A KCNC3 mutation causes a neurodevelopmental, non-progressive SCA13 subtype associated with dominant negative effects and aberrant EGFR trafficking
Multidisciplinary Sciences; Butler, Brittany; Khoshbouei, Habibeh; Rayaprolu, Sruti; Hathorn, Tyisha; Ranum, Laura P. W.; Smithson, Lisa; Golde, Todd E.; Paucar, Martin; Morse, Richard; Raff, Michael; Simon, Julie; Ld, Magnus Nordenskjo E.; Wirdefeldt, Karin; Rincon-Limas, Diego E.; Lewis, Jada; Kaczmarek, Leonard K.; Fernandez-Funez, Pedro; Nick, Harry S.; Waters, Michael F.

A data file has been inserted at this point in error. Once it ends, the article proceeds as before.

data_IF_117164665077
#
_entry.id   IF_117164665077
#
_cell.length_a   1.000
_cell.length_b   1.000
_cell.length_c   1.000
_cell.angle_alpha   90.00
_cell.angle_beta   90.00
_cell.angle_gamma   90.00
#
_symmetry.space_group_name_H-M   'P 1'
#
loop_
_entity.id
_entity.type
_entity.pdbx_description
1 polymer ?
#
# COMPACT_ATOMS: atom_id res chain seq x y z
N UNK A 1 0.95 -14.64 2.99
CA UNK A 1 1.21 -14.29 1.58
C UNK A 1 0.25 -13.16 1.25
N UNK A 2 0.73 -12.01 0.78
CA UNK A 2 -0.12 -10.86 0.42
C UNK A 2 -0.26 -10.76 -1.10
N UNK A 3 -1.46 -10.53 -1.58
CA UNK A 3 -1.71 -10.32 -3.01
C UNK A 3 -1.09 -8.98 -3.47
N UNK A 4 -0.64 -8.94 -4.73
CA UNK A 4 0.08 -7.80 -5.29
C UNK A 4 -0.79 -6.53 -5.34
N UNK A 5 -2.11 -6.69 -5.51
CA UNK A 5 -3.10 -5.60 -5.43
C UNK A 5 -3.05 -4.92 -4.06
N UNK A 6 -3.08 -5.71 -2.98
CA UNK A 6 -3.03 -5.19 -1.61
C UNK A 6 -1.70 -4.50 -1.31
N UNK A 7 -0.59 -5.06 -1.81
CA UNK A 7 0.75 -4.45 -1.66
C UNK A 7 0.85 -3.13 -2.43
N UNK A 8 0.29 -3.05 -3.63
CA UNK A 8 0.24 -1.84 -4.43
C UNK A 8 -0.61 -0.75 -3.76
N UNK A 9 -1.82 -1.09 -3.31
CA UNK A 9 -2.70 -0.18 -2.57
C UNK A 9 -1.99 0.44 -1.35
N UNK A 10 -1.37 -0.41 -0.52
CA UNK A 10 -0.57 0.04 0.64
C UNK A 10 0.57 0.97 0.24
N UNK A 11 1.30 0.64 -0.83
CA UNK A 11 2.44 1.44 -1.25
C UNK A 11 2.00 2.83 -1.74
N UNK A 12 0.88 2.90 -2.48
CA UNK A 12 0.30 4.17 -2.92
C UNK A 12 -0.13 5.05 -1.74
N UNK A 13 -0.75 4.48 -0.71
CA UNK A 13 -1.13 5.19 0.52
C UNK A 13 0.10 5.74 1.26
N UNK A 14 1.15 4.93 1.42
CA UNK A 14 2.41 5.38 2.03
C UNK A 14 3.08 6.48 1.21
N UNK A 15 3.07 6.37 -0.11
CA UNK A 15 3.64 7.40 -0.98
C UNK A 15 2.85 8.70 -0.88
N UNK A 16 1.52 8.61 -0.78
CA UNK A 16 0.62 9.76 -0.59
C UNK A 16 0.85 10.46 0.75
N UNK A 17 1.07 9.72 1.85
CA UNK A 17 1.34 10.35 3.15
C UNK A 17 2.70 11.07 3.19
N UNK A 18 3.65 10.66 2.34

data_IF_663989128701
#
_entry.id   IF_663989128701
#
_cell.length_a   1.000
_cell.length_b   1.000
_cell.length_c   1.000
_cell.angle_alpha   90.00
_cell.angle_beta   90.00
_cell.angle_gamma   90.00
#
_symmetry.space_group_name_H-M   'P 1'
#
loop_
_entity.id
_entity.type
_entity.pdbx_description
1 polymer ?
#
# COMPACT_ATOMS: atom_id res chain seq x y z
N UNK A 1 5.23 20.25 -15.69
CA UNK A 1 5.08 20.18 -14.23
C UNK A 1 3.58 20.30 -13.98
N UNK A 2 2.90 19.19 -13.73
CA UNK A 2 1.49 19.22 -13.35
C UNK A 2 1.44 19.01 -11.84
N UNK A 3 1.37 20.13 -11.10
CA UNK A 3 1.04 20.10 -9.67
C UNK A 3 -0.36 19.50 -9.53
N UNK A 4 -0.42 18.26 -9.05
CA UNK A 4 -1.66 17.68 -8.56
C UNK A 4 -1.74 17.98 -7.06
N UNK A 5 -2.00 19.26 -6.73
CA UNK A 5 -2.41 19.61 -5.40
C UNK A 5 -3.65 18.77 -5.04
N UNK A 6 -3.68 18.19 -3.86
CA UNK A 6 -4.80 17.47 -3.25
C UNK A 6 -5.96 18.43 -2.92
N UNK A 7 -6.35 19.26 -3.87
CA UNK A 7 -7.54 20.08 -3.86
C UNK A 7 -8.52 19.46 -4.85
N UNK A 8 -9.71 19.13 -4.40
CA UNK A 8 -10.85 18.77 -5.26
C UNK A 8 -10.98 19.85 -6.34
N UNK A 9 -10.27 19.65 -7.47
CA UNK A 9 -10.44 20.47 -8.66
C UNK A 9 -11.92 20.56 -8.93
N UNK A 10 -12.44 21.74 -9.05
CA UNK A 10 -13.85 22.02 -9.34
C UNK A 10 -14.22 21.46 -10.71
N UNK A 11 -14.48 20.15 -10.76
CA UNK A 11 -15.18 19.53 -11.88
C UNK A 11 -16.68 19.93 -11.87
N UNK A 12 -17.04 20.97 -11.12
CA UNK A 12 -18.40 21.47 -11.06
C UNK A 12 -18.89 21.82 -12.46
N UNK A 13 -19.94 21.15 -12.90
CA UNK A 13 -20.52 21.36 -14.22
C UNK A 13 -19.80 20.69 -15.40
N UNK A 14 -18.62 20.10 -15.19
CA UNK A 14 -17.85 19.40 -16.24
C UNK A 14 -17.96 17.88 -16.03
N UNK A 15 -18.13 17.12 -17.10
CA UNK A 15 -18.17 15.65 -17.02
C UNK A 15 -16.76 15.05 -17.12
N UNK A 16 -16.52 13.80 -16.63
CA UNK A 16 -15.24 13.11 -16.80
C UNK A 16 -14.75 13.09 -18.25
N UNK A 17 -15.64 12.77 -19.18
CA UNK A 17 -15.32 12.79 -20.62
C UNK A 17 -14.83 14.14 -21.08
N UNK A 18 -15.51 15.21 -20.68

The autosomal dominant spinocerebellar ataxias (SCAs) are a diverse group of neurological disorders anchored by the phenotypes of motor incoordination and cerebellar atrophy. Disease heterogeneity is appreciated through varying comorbidities: dysarthria, dysphagia, oculomotor and/or retinal abnormalities, motor neuron pathology, epilepsy, cognitive impairment, autonomic dysfunction, and psychiatric manifestations. Our study focuses on SCA13, which is caused by several allelic variants in the voltage-gated potassium channel KCNC3 (Kv3.3). We detail the clinical phenotype of four SCA13 kindreds that confirm causation of the KCNC3(R423H) allele. The heralding features demonstrate congenital onset with non-progressive, neurodevelopmental cerebellar hypoplasia and lifetime improvement in motor and cognitive function that implicate compensatory neural mechanisms. Targeted expression of human KCNC3(R423H) in Drosophila triggers aberrant wing veins, maldeveloped eyes, and fused ommatidia consistent with the neurodevelopmental presentation of patients. Furthermore, human KCNC3(R423H) expression in mammalian cells results in altered glycosylation and aberrant retention of the channel in anterograde and/or endosomal vesicles. Confirmation of the absence of plasma membrane targeting was based on the loss of current conductance in cells expressing the mutant channel. Mechanistically, genetic studies in Drosophila, along with cellular and biophysical studies in mammalian systems, demonstrate the dominant negative effect exerted by the mutant on the wild-type (WT) protein, which explains dominant inheritance. We demonstrate that ocular co-expression of KCNC3(R423H) with Drosophila epidermal growth factor receptor (dEgfr) results in striking rescue of the eye phenotype, whereas KCNC3(R423H) expression in mammalian cells results in aberrant intracellular retention of human epidermal growth factor receptor (EGFR). Together, these results indicate that the neurodevelopmental consequences of KCNC3(R423H) may be mediated through indirect effects on EGFR signaling in the developing cerebellum. Our results therefore confirm the KCNC3(R423H) allele as causative for SCA13, through a dominant negative effect on KCNC3 WT and links with EGFR that account for dominant inheritance, congenital onset, and disease pathology.